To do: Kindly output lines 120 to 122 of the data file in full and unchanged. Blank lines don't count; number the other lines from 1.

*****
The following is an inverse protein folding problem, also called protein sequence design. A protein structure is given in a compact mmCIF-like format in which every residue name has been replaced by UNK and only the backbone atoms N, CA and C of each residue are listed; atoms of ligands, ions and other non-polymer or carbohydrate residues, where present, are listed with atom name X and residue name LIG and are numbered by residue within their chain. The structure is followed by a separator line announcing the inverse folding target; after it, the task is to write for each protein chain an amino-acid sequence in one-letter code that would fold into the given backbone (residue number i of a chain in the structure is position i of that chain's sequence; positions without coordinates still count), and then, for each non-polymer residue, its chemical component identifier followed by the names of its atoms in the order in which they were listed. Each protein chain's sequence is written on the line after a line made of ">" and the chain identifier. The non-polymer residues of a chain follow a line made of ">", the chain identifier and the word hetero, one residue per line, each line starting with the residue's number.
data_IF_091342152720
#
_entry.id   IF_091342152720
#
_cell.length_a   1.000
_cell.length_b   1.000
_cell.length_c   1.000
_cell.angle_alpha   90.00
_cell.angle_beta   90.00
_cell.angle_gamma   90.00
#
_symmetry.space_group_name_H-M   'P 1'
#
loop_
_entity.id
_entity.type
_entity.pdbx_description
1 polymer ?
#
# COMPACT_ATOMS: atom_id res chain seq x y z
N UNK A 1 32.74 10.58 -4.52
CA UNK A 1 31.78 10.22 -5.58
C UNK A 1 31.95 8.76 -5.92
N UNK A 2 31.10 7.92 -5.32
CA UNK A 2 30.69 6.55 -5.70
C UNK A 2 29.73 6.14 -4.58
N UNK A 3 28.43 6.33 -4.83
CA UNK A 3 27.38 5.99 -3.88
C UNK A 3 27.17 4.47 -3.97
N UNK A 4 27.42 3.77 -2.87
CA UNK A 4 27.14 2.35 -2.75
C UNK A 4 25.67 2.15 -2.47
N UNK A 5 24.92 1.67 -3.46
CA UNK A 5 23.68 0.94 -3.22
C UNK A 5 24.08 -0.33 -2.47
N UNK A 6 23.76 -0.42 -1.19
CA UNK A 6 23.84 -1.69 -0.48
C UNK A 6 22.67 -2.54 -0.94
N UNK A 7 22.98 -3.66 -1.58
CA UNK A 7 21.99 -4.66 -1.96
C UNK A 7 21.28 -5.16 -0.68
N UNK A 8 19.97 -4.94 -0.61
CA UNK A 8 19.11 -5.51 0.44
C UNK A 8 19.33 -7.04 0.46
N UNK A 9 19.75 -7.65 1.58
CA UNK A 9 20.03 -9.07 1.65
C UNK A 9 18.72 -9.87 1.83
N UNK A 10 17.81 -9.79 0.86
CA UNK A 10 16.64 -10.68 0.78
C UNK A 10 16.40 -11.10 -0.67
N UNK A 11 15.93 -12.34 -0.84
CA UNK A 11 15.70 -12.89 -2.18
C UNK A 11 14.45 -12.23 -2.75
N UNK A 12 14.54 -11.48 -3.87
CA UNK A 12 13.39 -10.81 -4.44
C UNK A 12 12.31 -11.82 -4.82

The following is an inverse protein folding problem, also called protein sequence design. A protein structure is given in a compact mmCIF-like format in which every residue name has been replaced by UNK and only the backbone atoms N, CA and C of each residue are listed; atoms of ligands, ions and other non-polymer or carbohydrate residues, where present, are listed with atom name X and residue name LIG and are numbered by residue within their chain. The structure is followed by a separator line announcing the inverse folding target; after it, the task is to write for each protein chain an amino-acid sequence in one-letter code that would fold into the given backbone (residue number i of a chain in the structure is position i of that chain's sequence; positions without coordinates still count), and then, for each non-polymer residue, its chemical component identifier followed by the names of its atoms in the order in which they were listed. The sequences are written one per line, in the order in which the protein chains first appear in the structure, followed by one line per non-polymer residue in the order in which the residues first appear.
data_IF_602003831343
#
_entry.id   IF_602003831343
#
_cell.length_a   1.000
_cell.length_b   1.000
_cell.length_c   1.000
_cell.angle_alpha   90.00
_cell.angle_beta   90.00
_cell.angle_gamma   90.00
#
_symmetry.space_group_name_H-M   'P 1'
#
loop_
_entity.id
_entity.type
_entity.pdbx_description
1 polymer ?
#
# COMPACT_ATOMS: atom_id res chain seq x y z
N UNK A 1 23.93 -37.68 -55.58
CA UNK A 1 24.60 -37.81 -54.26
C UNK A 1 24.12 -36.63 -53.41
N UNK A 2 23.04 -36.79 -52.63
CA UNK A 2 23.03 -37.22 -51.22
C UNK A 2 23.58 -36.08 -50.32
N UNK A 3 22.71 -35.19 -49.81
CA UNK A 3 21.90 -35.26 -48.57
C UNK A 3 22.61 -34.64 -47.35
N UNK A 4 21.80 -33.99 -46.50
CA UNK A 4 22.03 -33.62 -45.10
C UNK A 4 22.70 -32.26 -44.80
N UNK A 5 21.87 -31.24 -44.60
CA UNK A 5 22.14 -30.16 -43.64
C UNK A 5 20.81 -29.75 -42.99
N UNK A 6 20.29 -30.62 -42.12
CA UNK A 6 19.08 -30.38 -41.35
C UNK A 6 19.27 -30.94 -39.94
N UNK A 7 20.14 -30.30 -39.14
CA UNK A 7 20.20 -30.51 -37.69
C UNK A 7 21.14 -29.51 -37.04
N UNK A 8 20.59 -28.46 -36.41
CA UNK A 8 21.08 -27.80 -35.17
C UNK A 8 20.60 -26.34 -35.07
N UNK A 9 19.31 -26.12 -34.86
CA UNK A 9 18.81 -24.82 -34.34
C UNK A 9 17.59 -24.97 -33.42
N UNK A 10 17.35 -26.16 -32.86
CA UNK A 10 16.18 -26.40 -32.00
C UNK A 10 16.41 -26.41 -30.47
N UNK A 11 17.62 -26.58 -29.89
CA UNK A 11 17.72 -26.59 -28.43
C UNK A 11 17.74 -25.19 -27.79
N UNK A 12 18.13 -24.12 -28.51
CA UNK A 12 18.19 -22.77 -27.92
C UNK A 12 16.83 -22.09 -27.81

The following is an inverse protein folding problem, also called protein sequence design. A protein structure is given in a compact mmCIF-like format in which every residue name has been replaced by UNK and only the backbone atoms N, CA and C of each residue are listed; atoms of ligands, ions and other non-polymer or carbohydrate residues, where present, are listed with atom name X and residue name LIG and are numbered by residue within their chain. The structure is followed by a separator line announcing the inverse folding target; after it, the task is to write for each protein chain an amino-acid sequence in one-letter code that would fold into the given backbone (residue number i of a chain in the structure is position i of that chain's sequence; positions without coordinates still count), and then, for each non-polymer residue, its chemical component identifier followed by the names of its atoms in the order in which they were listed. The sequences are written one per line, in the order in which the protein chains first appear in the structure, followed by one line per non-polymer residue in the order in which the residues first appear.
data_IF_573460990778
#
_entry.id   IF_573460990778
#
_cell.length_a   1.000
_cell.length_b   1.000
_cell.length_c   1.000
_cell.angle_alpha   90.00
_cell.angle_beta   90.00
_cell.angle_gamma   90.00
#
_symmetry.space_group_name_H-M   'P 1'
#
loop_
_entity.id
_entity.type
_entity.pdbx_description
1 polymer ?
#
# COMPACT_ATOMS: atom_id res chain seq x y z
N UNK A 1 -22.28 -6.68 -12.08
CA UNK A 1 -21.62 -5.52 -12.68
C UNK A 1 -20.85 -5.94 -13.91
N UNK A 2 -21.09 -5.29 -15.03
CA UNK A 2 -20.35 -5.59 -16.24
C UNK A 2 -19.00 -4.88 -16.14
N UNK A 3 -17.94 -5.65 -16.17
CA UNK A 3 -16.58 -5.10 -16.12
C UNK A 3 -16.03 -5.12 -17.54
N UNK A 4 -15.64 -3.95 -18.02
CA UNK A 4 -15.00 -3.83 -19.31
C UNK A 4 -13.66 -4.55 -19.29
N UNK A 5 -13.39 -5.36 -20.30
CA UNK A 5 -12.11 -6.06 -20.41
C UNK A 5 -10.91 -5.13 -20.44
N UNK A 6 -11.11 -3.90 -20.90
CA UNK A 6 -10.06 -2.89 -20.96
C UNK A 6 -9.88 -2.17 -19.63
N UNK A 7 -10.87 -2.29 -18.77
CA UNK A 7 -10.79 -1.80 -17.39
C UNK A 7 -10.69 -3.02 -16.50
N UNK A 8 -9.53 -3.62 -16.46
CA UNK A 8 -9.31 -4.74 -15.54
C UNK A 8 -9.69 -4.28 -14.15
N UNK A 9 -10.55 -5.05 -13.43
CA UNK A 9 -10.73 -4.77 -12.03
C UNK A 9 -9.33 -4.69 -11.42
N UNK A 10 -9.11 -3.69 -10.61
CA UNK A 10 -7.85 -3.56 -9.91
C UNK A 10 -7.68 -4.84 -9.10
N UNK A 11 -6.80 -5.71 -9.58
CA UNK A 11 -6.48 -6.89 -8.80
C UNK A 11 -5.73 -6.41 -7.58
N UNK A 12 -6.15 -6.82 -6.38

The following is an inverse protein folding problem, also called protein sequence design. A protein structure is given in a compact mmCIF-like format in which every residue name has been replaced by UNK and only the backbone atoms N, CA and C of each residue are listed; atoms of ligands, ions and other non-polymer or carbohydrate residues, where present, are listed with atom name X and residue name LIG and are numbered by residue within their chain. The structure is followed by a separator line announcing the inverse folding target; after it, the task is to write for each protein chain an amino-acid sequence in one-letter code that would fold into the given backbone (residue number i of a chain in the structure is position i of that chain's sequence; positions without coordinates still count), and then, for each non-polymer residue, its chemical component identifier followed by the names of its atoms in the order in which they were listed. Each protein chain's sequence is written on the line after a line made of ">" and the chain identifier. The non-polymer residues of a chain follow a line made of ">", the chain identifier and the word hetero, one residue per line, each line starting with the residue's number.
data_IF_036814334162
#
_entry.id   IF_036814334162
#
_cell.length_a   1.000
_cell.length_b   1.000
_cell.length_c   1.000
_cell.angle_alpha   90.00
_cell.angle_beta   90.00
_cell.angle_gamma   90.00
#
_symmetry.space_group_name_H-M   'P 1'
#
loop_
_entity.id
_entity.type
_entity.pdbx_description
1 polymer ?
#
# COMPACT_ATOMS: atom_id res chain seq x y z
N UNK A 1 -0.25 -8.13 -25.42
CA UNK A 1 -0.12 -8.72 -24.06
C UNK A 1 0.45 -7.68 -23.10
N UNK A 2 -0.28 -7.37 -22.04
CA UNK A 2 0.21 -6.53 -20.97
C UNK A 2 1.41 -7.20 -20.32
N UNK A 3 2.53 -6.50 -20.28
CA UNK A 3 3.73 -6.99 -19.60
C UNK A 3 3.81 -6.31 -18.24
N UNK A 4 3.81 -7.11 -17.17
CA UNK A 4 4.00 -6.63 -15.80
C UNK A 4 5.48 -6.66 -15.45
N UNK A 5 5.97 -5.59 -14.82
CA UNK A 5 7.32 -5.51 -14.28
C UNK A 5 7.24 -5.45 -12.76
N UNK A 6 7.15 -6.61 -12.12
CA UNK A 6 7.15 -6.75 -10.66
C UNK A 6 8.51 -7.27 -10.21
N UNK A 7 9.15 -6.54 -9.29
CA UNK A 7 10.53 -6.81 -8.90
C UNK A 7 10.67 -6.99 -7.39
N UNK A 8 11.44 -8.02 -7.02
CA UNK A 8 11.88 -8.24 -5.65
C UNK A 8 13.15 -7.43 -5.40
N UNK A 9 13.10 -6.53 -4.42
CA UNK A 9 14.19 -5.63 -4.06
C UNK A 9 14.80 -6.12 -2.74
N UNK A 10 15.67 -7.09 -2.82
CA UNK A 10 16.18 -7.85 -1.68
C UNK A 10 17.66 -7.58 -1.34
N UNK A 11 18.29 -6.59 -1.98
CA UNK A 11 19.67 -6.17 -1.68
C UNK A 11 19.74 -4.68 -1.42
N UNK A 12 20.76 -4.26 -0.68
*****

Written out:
_cell.length_a   1.000
_cell.length_b   1.000
_cell.length_c   1.000